Excuse WBC welterweight titleholder Danny Garcia if he feels like he’s the Rodney Dangerfield of boxing.

Despite being a two-division titleholder, THE RING magazine junior welterweight champion for three years and sporting an undefeated record, many hardcore boxing fans feel that Garcia is more hype than substance heading into his March 4th world title unification showdown with WBA belt holder Keith Thurman.

However, Garcia casually brushes off the notion that he hasn’t done enough to deserve being on such a big stage (Saturday’s fight will be televised during prime-time on CBS) while keeping his focus on the task at hand.

“A lot people are going to feel the way they feel no matter what I do, and it’s something I have gotten used to and it doesn’t bother me because I will continue getting my hand raised on March 4th,” a confident Garcia told The Shadow League. “At the end of the day it is what it is and I always think it’s going to be that way.”


If one looks closely at their records, Garcia has a better resume than Thurman.

Garcia has the edge in former world titleholders defeated, having beaten 11 to Thurman’s eight. From March 2012 to September 2013, the Philadelphia native beat former world champion Erik Morales twice, knocked out Amir Khan to become WBC/WBA unified and RING champion at 140 pounds, outpointed former champ Zab Judah and then closed out his 16-month hot streak by out-boxing and out-slugging Lucas Matthysse, then-viewed as the Boogeyman of the division.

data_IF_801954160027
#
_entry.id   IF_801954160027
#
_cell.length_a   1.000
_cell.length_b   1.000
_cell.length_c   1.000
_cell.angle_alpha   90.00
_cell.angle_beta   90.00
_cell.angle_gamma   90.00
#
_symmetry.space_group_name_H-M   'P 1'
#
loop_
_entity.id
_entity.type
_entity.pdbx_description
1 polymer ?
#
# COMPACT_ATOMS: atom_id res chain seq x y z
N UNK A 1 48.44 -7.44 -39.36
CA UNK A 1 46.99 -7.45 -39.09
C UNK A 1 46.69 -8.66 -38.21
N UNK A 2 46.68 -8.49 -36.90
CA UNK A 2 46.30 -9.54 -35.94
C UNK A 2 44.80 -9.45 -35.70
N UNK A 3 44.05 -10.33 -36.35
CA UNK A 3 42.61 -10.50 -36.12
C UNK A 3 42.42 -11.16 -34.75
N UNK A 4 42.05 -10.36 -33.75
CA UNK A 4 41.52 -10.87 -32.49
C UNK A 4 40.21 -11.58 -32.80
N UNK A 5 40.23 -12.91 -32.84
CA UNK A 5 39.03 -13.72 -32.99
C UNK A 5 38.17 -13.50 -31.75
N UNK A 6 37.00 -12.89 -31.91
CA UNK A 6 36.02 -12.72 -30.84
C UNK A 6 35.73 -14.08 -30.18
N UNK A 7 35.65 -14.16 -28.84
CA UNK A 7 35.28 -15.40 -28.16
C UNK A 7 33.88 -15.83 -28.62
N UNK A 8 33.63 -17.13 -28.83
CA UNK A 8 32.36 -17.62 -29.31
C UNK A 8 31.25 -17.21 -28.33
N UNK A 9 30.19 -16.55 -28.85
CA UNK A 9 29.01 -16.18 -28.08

Those big wins may not mean much now, but despite criticism for taking on overmatched opposition such as Rod Salka, Garcia is battled tested and ready to participate in a high-profile event.

“I definitely would say this is the biggest stage I’ve been on, but I also know I’m ready for this stage because I beat people like Lamont Peterson right here at Barclays Center and we did a big gate and I expect to do the same thing this time as well,” he said. “All the title fights I’ve been in have been big fights in my opinion. I just think this is just the most hyped up one.”

Garcia is aware he needs to beat Thurman to not only prove that he belongs among the top welterweights in the sport, but also to secure his legacy.


Thurman and Garcia are only the third set of undefeated welterweights in boxing history to unify the titles. The other two: On Dec. 6, 1985, Donald Curry (23-0) KO’d Milton McCrory (27-0-1) in the second round to unify the WBA and IBF titles, and on Sept. 18, 1999, Felix Trinidad (35-0) narrowly outpointed Oscar De La Hoya (31-0) by majority decision to unify the WBC and IBF titles.

“This fight is something I definitely need for my legacy as I already have a huge one at 140 and establishing one in a division as historic as welterweight will only take me to a higher level,” Garcia said. “Being a Puerto Rican kid from Philly, I know what’s at stake and I know how a win against Keith will have my name up there with the [Miguel] Cotto’s of the world.

“That’s why Danny Garcia will prove he’s the better fighter and more battled tested fighter and come March 4th, his ass is going to show it.”